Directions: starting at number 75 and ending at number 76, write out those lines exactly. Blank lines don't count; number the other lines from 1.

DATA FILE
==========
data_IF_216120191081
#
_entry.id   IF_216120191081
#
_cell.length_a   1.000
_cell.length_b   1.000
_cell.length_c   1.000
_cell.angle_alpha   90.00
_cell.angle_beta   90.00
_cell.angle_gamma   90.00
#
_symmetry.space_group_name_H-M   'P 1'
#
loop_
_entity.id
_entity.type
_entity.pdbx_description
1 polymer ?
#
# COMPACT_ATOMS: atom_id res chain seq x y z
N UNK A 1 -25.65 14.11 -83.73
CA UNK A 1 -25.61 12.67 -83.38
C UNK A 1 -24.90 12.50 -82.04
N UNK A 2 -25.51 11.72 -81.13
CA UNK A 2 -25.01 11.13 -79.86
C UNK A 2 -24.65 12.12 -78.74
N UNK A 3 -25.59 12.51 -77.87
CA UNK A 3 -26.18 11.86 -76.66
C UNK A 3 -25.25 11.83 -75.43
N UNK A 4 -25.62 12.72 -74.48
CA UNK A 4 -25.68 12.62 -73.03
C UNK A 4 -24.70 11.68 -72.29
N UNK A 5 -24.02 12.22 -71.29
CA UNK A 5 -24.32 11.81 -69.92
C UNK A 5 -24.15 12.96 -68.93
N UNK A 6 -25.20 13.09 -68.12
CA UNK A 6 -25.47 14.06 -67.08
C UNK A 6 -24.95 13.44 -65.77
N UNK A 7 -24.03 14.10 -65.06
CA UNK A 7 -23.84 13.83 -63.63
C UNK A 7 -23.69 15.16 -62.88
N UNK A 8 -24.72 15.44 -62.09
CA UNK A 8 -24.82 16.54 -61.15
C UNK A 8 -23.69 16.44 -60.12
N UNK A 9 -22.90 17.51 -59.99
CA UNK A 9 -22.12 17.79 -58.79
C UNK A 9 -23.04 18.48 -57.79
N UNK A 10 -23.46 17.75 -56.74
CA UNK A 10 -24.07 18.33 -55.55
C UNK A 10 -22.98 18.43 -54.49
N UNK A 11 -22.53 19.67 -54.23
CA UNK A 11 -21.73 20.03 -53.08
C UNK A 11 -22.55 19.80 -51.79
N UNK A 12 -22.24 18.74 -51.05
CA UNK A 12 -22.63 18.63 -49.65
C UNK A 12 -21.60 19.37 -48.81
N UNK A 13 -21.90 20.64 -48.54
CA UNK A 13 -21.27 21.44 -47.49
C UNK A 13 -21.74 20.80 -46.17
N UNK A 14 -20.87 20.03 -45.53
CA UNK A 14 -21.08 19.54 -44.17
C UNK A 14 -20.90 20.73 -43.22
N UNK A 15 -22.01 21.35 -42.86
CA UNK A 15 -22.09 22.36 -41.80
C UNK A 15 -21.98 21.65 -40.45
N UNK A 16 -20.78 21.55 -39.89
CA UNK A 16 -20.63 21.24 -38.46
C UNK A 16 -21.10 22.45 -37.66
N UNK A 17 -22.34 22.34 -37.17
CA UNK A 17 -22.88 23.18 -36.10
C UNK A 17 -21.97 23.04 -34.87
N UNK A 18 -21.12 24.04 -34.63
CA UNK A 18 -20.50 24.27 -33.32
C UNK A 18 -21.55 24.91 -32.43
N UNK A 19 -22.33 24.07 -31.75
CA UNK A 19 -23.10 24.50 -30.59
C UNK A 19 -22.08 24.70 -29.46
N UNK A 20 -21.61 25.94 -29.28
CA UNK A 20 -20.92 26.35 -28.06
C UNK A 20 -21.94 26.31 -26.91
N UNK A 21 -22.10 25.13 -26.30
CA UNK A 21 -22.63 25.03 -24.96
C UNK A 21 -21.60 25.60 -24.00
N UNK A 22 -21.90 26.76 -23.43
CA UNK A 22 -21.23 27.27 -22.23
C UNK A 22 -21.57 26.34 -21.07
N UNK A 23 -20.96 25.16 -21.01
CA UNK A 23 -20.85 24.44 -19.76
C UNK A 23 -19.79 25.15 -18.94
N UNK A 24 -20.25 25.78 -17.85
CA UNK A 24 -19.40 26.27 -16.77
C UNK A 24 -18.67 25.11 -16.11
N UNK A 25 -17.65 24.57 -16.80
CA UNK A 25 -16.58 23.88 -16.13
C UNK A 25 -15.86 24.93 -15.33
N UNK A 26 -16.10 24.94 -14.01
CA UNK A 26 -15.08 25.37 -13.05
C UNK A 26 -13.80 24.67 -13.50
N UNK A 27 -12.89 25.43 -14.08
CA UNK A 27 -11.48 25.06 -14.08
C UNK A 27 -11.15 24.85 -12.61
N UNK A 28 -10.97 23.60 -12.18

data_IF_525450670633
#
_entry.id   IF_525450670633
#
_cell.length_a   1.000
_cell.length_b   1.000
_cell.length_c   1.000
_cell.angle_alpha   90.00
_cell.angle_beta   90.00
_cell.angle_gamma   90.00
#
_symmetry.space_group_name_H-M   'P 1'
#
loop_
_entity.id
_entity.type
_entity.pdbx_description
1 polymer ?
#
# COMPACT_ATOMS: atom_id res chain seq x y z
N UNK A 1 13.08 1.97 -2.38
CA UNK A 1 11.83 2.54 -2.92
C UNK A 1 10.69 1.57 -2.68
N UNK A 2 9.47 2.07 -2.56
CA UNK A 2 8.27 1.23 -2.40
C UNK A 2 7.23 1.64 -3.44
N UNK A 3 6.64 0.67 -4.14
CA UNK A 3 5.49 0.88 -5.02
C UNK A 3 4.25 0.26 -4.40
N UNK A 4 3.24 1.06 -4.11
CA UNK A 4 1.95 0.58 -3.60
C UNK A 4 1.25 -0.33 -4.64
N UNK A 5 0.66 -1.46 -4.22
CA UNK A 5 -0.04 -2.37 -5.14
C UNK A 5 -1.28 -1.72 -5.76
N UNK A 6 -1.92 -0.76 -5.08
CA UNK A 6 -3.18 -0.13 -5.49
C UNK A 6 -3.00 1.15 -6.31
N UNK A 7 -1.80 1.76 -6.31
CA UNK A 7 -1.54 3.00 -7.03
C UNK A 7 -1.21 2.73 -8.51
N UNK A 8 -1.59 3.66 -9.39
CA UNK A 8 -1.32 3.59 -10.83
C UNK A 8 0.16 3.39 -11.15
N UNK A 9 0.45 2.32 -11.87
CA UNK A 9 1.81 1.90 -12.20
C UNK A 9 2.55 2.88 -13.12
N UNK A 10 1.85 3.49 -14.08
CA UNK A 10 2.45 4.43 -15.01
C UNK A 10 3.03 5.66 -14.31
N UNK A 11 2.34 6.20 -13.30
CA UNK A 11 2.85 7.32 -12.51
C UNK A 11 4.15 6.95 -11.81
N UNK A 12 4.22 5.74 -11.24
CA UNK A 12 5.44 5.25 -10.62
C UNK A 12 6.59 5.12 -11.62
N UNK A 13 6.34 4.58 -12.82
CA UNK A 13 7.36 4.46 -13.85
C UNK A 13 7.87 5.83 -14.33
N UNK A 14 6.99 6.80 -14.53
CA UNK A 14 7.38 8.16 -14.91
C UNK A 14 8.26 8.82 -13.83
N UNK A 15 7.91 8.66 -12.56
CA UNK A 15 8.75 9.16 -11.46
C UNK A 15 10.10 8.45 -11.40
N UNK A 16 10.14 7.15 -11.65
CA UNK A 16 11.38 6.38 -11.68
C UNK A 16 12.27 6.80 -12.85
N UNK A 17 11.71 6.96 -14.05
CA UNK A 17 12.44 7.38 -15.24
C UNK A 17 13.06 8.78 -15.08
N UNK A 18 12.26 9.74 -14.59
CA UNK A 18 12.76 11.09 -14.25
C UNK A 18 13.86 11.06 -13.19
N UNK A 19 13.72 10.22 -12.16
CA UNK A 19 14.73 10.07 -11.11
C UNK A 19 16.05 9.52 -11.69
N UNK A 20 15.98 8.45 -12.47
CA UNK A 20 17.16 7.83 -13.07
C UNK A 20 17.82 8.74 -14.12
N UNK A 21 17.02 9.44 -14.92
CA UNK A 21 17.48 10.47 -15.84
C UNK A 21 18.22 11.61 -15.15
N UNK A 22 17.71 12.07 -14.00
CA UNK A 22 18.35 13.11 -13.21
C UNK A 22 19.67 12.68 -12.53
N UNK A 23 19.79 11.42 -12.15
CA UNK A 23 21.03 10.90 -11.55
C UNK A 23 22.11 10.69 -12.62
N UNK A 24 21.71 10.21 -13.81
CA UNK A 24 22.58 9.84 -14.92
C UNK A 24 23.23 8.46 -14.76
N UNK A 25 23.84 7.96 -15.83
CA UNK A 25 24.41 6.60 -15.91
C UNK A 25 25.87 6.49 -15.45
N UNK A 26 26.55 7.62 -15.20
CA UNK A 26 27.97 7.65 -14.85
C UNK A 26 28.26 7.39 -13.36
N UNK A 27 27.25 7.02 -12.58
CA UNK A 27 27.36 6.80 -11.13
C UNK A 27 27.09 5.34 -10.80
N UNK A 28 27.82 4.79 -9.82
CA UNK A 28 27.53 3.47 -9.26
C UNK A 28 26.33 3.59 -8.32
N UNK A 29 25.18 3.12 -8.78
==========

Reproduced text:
N UNK A 19 -22.33 24.07 -31.75
CA UNK A 19 -23.10 24.50 -30.59